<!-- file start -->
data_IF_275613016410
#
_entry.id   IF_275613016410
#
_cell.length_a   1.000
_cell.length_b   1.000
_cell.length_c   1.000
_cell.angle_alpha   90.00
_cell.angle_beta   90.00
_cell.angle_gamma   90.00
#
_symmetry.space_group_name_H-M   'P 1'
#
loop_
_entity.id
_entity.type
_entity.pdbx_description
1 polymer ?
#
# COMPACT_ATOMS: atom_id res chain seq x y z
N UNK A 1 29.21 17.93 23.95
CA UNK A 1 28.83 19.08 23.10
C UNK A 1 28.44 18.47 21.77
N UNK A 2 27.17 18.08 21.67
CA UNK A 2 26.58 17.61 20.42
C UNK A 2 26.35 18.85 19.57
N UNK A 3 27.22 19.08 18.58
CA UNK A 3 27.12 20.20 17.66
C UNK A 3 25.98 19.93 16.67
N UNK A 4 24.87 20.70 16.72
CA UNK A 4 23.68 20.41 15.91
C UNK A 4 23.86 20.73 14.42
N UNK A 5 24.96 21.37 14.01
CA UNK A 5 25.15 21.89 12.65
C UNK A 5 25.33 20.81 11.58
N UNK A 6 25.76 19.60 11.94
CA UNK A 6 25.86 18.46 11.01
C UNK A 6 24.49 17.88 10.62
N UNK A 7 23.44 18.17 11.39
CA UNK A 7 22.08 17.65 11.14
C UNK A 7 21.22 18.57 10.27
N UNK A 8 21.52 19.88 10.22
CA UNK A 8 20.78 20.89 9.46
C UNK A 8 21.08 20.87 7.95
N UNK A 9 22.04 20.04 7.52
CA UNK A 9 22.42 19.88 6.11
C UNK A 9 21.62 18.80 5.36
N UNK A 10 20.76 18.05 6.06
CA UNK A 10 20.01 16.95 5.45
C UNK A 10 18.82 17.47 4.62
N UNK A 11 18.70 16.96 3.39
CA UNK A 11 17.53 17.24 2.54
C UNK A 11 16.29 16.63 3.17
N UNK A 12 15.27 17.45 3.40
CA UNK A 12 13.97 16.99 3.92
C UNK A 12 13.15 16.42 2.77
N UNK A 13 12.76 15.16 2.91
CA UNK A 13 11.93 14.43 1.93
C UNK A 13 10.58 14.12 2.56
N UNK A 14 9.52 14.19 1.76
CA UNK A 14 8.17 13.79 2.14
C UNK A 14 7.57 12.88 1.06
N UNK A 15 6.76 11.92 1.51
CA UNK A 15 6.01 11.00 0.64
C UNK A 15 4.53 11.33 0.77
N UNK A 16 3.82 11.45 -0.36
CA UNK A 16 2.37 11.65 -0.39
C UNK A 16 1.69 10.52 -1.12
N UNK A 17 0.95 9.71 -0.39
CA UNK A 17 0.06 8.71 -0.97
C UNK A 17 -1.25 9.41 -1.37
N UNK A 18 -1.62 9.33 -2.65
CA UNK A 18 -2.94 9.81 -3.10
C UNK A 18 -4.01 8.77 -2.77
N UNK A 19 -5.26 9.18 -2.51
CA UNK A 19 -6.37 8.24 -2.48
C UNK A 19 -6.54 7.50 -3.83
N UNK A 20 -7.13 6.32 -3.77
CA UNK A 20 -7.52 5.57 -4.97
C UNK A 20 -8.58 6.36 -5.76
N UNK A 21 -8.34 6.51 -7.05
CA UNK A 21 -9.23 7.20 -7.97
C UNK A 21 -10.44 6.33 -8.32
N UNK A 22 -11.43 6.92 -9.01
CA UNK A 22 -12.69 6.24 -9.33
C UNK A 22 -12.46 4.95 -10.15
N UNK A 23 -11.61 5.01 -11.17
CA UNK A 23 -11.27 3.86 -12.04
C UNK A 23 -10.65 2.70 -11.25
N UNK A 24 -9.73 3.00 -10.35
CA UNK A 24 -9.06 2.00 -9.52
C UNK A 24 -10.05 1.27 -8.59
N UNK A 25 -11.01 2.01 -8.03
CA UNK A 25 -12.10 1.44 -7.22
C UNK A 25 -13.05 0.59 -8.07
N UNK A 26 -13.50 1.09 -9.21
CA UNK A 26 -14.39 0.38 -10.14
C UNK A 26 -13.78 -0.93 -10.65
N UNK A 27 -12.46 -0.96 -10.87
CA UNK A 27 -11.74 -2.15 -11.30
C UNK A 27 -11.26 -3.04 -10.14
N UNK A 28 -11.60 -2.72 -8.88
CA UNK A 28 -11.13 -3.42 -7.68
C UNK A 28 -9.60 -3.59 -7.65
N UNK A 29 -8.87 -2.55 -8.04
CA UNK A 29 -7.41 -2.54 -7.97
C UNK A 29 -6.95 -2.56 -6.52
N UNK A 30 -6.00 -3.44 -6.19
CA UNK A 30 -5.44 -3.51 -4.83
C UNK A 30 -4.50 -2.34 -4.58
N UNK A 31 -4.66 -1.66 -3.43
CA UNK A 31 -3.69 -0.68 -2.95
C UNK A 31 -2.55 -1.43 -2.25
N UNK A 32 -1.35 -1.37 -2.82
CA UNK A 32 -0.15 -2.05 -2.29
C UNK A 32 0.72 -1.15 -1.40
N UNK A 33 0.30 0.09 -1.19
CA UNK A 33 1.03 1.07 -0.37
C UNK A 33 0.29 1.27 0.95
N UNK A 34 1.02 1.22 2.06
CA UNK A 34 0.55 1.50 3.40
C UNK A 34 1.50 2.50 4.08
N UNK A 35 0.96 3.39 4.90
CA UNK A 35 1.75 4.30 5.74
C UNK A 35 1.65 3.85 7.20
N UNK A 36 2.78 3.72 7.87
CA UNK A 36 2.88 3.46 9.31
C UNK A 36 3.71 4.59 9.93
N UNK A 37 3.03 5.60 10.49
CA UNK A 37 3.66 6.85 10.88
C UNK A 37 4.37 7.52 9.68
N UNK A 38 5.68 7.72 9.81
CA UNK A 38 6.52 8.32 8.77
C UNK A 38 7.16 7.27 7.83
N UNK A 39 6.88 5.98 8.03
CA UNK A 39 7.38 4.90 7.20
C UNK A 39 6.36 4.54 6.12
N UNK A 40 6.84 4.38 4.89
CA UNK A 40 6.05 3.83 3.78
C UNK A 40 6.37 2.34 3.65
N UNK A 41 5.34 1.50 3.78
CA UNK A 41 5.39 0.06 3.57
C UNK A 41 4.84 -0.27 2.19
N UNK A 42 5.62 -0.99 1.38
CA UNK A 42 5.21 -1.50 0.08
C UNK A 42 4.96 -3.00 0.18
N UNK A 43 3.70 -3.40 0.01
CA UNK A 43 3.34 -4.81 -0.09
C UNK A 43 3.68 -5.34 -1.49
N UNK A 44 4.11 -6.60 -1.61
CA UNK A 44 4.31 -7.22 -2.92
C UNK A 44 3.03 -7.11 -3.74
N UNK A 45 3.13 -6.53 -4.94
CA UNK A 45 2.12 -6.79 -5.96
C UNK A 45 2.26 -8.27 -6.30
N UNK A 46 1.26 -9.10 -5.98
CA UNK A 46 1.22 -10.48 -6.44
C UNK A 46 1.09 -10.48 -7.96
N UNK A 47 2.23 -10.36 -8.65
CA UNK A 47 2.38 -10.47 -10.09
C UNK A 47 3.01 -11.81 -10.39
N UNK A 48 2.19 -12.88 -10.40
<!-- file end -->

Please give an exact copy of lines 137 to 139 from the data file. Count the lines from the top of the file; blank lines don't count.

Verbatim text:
C UNK A 39 6.36 4.54 6.12
N UNK A 40 6.84 4.38 4.89
CA UNK A 40 6.05 3.83 3.78